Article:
Chad Sparber is W. Bradford Wiley Chair in International Economics at Colgate University in Hamilton, New York. He is also an external research fellow at the Centre for Research and Analysis of Migration at University College London and The Institute for the Study of Labor in Germany. He received his PhD in economics from the University of California – Davis in 2006 and his BA in economics from Western Washington University in 2000. Chad’s research examines the economic causes and consequences of immigration with a focus on the connection between immigration and skills in the American economy. He received a National Science Foundation grant in 2015 to support his research on the H-1B program. His research has been published in The Review of Economics and Statistics, The American Economic Journal: Applied Economics, The Journal of Labor Economics, European Economic Review, The Journal of Urban Economics, and The Journal of Development Economics. His work has also been discussed in the Economic Report to the President and cited by the Council of Economic Advisors, The New York Times, The Wall Street Journal, and NPR. Chad joined Colgate in 2006, where he teaches courses on the Economics of Immigration, International Economics, The Economics of Race and Ethnicity, and Urban Economics. He served as the chair of the economics department at Colgate from 2014/15 – 2016/17, and he led Colgate’s London Economics Study Group in Spring 2009, Spring 2013, and Fall 2017. He also directs a forum on economic freedom for Colgate’s Center for Freedom and Western Civilization – an organization that seeks to promote intellectual diversity and discourse on campus by providing a platform for the representation of conservative voices.
Kristi Andersen is a Professor Emeritus of Political Science at Syracuse University, where she was a member of the Maxwell School Faculty from 1984 to 2016. She graduated from Smith College and received her Ph.D. from the University of Chicago. During her career at S.U. she served the Political Science department at various times as Department Chair, Graduate Director, and Undergraduate Director. From 2009-2016 she was the Chapple Family Professor of Citizenship and Democracy. Prof. Andersen is a recipient of Syracuse University’s highest teaching award, the Laura J. and R. Douglas Meredith Professorship of Teaching Excellence, as well as several other teaching awards. Her most recent book is New Immigrant Communities: Finding a Place in Local Politics. An earlier book, After Suffrage: Women in Partisan and Electoral Politics Before the New Deal, won the American Political Science Association’s Victoria Schuck Award for the best book on women and politics. She also published The Creation of a Democratic Majority, 1928-1936, which has been influential in shaping political scientists’ thinking about electoral realignments. Andersen’s research has produced articles on such topics as the gender gap; voting for male and female candidates; the effects of entering the work force on women’s political participation; the prospects for electing more women to Congress; and the political incorporation of immigrants. Kristi Andersen has served on the Cazenovia Town Board since 2005.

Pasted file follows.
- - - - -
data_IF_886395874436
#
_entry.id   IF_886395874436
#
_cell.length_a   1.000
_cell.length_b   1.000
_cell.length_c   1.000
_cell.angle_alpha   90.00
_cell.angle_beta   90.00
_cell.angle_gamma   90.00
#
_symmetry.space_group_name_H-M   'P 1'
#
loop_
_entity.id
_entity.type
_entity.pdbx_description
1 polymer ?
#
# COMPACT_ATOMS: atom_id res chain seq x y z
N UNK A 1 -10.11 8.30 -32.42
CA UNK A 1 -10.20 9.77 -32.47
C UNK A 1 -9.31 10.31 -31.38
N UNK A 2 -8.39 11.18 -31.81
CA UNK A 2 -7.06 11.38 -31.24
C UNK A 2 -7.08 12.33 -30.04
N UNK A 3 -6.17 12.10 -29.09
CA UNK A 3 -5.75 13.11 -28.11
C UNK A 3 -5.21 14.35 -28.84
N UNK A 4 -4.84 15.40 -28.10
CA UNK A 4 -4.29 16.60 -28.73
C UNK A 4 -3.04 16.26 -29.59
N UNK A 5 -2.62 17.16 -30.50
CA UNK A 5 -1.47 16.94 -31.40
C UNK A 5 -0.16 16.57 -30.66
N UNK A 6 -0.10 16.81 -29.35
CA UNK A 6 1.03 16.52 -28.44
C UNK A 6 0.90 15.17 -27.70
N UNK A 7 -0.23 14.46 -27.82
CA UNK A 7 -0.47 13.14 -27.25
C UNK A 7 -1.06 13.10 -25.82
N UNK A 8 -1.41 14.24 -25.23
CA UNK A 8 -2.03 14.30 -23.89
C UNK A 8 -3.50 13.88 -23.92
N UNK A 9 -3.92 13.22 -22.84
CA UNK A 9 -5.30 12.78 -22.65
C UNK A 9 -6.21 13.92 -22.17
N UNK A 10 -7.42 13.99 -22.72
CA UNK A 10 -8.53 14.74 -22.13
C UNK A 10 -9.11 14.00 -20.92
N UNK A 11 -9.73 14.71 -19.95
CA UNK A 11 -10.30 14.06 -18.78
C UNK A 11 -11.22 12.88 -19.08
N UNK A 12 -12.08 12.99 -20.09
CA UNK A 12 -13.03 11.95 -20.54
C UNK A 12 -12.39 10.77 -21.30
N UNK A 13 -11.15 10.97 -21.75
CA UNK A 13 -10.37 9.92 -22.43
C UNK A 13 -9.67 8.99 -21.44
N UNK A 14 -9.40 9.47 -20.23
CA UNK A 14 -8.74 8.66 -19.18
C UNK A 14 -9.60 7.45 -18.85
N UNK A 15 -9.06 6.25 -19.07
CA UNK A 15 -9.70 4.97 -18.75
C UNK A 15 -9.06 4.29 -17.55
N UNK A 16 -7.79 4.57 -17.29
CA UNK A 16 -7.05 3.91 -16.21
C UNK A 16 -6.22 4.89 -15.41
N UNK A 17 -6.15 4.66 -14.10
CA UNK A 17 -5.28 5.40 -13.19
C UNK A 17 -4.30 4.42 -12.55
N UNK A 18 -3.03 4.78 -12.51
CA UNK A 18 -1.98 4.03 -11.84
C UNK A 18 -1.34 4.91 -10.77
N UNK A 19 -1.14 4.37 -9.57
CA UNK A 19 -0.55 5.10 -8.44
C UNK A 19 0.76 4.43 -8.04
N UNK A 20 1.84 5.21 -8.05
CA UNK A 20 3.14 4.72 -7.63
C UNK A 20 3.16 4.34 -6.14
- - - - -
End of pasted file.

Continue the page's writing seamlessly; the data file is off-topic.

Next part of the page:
Luke Perry, Ph.D., is Chair and Professor of Government at Utica College and Director of the Utica College Center of Public Affairs and Election Research. His specialty is American politics, particularly elections, the presidency, and religion and politics. Perry regularly contributes to WKTV, WIBX, WRVO, and the Observer Dispatch, and has written for The Hill, U.S. News and World Report, The Monkey Cage and Arc Digital.
Nina Moore is a Professor and Chair of the Political Science Department at Colgate University in Hamilton, New York. Prior to joining Colgate University, she taught at DePaul University, the University of Minnesota and Loyal University of Chicago. She received her B.A. from Knox College, magna cum laude, and her M.A. and PhD. from the University of Chicago. Dr. Moore is the author of Governing Race: Policy, Process and the Politics of Race, The Political Roots of Racial Tracking in American Criminal Justice, and Toeing the Line: The Supreme Court and Race(forthcoming). Her research focuses on race, public policy, and institutional process. Dr. Moore serves on the editorial board of theRalph Bunche Journal of Public Affairs and is a past chair of the Constitutional Law and Jurisprudence section of the American Political Science Association. Governor David Patterson appointed her to a four-year term on the New York State Commission on Judicial Conduct, and the New York State Senate appointed her to the Advisory Commission on Underage Alcohol Consumption and Substance Abuse. The Princeton Reviewrecently named Moore as one of the best 300 professors in the U.S. In addition to the PBS Ivory Towerseries, Professor Moore is a regular contributor also to the cable news show Capital Tonight.